Mike Atkinson

Duffy – Nottingham Bodega Social Club, Friday March 7

Posted in Bodega, gigs, Nottingham Post by Mike A on March 8, 2008

If Duffy’s swift and seemingly effortless rise to fame has sometimes felt like the work of an uncommonly slick and efficient marketing machine, then you have to wonder what glitch in the masterplan allowed her to end up playing a tiny venue like the Bodega. With Mercy enjoying at its third week at Number One, and with her debut album Rockferry set to enter the charts at the same position, she could have filled a venue five times the size — and so it was very much to her credit that she opted to honour the booking.

As the Bodega isn’t exactly in the business of hosting chart-topping acts, there was a palpable sense of occasion in the room, as the lucky few jostled for position. In keeping with the singer’s star status, a full-sized mixing desk had been installed, reducing the available space still further. If our applause seemed muted, it was simply because we were wedged in so tightly that clapping had become a physical impossibility.

For Duffy herself, the show represented a fresh opportunity: to play her songs to an audience who were already familiar with them. Her excitement was evident, and charmingly genuine. Instead of the cool, untouchable professional polish that might have been expected, she radiated an unspun, girl-next-door quality, still very much the former Welsh waitress made good, and with something of the friendly, homely appeal of a young Dolly Parton. Even her slightly gawky stage banter (“and my next song is called…”) worked to her advantage, bringing her appeal down to a thoroughly human level.

When a dramatic pause in one song accidentally exposed one audience member in full (and foul-mouthed) conversational flow, she milked the moment to full advantage: grinning in mock-horror, sharing the joke, and stretching the pause almost to breaking point before resuming the song to loud whoops of appreciation. “You’re so… fluffy!”, exclaimed one excited punter. “Yeah — fluffy Duffy!”, she beamed, lapping up the compliment.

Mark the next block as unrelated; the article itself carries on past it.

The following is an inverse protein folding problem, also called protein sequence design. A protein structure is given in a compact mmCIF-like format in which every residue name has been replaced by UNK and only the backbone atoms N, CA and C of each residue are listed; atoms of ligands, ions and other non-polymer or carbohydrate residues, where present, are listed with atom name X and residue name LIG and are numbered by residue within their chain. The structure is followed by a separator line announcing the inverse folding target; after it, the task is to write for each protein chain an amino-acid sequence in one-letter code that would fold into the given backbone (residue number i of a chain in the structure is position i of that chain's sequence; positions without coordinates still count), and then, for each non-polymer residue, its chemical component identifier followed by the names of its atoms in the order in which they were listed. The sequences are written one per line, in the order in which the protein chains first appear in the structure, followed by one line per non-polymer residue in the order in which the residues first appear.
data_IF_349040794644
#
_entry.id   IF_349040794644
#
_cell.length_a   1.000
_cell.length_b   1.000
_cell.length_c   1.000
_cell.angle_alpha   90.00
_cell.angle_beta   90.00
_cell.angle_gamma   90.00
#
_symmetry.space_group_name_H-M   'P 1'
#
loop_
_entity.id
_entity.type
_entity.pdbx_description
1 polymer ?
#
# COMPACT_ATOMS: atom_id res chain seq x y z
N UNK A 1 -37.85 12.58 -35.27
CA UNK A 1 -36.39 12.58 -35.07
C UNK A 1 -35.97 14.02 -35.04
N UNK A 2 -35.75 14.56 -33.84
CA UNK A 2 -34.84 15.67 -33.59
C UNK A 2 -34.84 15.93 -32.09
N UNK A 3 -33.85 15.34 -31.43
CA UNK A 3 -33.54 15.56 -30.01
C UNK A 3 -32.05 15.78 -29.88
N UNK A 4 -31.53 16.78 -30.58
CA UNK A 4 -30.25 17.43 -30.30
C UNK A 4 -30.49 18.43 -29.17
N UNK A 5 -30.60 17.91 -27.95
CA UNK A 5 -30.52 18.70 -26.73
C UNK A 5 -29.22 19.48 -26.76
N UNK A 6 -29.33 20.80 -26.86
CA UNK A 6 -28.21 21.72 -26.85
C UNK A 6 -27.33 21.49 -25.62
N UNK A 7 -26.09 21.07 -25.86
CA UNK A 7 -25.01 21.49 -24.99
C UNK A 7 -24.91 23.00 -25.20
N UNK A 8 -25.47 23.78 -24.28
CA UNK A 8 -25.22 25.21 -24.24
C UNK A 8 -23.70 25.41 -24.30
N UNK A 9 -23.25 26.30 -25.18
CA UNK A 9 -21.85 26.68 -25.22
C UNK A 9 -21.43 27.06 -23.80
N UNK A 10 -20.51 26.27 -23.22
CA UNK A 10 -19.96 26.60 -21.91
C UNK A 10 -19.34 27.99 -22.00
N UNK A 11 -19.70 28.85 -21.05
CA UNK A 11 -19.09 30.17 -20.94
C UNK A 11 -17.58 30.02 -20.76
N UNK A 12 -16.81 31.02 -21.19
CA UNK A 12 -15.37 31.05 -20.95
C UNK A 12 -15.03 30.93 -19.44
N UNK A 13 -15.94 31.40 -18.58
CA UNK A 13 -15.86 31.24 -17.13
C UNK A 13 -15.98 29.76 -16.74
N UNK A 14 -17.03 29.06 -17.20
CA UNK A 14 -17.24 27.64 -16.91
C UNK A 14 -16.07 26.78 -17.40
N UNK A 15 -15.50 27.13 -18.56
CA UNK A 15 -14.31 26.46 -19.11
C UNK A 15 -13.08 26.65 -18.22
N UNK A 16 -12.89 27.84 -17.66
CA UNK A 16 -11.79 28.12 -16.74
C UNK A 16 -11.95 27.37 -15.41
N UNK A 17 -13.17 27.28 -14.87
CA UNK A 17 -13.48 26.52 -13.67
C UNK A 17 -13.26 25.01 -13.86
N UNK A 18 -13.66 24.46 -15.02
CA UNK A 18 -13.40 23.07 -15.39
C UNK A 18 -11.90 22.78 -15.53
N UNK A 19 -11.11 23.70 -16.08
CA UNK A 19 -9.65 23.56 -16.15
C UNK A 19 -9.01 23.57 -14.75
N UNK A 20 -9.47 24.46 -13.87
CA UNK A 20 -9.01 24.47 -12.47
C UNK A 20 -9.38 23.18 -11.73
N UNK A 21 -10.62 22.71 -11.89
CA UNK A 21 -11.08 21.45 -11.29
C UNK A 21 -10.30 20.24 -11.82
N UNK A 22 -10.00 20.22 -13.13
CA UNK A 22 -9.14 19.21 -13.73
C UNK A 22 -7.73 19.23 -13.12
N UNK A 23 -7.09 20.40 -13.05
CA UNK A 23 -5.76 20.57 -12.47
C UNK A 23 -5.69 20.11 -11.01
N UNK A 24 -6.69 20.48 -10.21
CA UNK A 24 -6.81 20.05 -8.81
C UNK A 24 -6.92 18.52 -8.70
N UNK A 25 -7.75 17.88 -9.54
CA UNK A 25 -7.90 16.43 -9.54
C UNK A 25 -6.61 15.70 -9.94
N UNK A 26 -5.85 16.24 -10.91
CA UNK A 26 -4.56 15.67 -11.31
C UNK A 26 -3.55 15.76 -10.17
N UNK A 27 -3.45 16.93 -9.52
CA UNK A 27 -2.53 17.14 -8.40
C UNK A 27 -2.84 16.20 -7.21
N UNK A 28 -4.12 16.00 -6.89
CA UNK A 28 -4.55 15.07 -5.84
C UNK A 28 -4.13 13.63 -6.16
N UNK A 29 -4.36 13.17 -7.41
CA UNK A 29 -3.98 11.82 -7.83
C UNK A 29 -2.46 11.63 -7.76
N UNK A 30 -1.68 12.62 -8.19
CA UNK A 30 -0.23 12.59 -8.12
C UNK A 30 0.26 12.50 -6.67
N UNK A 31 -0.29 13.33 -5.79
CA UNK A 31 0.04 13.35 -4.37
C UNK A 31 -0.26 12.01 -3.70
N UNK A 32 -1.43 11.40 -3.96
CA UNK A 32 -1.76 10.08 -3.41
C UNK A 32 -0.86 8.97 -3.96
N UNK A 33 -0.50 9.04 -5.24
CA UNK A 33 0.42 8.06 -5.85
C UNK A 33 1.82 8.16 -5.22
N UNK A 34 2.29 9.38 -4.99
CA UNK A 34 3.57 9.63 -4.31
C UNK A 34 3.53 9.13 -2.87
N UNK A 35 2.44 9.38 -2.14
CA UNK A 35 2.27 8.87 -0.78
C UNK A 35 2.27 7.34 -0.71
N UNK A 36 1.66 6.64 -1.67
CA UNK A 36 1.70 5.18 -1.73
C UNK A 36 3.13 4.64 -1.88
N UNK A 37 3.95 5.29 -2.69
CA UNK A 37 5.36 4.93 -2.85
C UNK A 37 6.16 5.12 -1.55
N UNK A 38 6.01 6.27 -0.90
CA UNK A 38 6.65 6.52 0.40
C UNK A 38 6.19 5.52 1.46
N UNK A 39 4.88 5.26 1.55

Although breathless comparisons have been made with Amy Winehouse and even Dusty Springfield, these do not serve her well. Vocally, the 23-year old is a good deal more eager Lulu than measured Dusty — but as some clued-up commentators have already spotted (and as a few visits to YouTube will confirm), her singing bears a particularly striking resemblance to the long-forgotten early 1980s singer Carmel.

Right from the first few notes of the opening number Rockferry, it was clear that the bright young starlet had the vocal skills to justify the hype. Hers is a powerful, dramatic instrument, which can confidently ride a melody and sweep you up with its sheer force. Yes, it still lacks a certain emotional depth — but equally, it doesn’t seek to compensate with false shows of manufactured melodrama.

For Duffy is who she is: an essentially cheerful girl, who readily confessed that she had never truly been in love (“Or maybe I have? Oh, I don’t know! What is love, anyway?”), and whose strongest suit is a gently assertive, not-going-to-take-any-nonsense-from-you-mister approach. By and large, her songs are not yet written from personal experience, and nor do they claim to be. Either that will come in time, raising her artistry to greater heights, or else Duffy will settle into the sort of role previously occupied by the likes of Sam Brown: a happy trouper, with many years of guest appearances with Jools Holland ahead of her. It will be fascinating to see how she develops — and after last night’s wholly delightful performance, only the most grudging of cynics could fail to wish her well.

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